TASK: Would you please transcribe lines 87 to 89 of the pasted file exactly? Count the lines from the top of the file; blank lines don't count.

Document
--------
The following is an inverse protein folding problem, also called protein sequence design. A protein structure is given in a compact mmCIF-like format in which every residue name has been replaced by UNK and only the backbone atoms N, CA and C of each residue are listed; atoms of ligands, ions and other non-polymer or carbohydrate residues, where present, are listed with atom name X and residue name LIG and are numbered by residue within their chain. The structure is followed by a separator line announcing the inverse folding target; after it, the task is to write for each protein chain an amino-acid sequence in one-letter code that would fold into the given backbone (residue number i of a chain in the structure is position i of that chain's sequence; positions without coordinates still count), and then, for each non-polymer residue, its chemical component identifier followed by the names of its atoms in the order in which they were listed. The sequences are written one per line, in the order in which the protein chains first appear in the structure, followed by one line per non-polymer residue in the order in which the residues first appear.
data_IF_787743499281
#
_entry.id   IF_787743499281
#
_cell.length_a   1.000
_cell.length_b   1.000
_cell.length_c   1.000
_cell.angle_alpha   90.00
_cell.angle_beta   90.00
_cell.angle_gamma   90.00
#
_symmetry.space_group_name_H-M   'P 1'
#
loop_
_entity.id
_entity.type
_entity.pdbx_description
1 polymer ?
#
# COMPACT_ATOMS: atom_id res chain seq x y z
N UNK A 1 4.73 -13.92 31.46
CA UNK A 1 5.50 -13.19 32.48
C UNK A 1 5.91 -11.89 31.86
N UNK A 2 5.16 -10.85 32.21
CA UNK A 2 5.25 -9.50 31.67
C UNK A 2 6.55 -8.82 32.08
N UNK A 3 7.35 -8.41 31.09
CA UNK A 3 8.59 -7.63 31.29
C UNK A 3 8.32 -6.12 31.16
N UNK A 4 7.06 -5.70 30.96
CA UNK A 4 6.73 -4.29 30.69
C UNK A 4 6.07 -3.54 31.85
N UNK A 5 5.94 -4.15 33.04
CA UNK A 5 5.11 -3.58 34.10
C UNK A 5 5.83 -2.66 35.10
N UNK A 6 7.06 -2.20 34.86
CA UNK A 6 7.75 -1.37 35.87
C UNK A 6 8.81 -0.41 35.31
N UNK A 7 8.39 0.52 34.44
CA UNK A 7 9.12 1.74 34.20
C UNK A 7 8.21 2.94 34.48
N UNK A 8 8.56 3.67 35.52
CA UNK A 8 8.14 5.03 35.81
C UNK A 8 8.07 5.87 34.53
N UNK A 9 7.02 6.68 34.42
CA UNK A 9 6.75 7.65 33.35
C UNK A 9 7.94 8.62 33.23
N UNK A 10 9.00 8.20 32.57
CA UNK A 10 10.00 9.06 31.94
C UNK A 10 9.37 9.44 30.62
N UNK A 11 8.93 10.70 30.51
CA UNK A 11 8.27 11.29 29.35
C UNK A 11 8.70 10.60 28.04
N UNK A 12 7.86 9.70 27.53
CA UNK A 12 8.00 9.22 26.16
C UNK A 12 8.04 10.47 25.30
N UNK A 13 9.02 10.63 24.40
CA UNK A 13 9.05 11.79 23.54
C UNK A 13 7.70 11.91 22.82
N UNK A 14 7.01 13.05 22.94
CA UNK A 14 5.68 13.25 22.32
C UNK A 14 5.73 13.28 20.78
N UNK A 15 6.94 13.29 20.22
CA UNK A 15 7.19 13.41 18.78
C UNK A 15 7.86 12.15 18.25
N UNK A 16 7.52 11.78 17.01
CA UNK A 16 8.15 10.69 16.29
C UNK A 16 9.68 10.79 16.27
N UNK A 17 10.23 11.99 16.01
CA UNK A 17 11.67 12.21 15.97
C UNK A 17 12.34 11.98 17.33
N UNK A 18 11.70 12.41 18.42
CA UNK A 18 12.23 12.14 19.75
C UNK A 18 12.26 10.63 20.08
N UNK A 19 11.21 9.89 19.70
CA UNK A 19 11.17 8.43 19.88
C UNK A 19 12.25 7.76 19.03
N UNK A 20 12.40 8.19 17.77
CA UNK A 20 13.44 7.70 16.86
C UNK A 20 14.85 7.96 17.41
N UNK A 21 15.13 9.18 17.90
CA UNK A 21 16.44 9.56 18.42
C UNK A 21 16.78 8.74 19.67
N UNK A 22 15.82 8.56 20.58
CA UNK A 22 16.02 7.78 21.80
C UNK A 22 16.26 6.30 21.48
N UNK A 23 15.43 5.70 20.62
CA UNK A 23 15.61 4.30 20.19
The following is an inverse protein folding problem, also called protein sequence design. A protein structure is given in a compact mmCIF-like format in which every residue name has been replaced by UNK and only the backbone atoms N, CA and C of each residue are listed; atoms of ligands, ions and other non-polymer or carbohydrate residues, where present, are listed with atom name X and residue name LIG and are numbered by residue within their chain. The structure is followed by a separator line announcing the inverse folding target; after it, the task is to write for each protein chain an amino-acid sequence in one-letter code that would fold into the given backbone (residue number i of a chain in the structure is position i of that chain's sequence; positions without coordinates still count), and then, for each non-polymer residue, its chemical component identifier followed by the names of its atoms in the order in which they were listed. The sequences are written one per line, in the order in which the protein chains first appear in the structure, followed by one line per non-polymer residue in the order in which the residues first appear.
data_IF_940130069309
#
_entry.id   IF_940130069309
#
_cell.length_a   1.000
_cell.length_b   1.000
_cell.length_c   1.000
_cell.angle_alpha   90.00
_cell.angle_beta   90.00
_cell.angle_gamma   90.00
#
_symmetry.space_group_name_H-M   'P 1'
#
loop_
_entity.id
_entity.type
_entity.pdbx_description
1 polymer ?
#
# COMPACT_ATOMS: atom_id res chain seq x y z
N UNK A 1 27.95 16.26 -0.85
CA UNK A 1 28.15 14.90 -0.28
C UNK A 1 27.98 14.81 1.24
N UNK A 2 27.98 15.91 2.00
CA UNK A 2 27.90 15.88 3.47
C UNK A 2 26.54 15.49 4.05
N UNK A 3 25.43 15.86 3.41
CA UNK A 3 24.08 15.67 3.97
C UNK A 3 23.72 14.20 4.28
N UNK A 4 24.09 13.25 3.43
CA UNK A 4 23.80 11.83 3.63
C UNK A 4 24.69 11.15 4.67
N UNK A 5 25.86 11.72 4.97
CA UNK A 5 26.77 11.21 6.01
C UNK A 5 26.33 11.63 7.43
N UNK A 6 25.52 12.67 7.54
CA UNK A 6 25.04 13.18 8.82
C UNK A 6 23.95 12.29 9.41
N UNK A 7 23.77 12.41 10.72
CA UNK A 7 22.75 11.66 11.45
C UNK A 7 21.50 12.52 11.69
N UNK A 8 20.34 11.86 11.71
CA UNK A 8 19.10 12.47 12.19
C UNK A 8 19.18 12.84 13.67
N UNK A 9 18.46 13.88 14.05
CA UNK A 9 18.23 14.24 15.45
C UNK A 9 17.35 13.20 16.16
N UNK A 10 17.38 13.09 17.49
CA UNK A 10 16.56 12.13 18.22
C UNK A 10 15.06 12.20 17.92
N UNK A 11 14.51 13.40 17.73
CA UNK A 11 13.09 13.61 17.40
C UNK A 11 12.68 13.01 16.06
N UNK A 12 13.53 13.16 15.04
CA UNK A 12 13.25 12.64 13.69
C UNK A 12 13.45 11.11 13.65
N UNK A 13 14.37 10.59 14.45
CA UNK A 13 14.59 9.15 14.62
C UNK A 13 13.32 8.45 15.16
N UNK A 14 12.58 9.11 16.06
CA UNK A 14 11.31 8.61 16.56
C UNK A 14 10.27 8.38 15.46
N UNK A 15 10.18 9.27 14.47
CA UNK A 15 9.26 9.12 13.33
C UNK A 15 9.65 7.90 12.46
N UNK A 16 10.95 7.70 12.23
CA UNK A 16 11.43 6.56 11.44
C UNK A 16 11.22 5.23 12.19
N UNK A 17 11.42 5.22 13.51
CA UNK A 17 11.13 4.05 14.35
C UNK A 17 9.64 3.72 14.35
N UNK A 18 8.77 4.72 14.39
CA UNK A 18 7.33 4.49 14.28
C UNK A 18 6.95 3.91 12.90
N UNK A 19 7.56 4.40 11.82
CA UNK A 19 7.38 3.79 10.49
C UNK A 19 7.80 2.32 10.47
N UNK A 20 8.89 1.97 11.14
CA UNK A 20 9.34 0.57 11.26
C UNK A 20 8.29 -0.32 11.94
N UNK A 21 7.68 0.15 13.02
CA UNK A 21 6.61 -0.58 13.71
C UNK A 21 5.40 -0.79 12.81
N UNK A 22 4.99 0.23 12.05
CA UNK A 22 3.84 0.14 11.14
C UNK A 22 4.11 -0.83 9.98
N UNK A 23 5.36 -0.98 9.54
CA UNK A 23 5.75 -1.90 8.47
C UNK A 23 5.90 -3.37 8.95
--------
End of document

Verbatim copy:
C UNK A 22 16.26 6.30 21.48
N UNK A 23 15.43 5.70 20.62
CA UNK A 23 15.61 4.30 20.19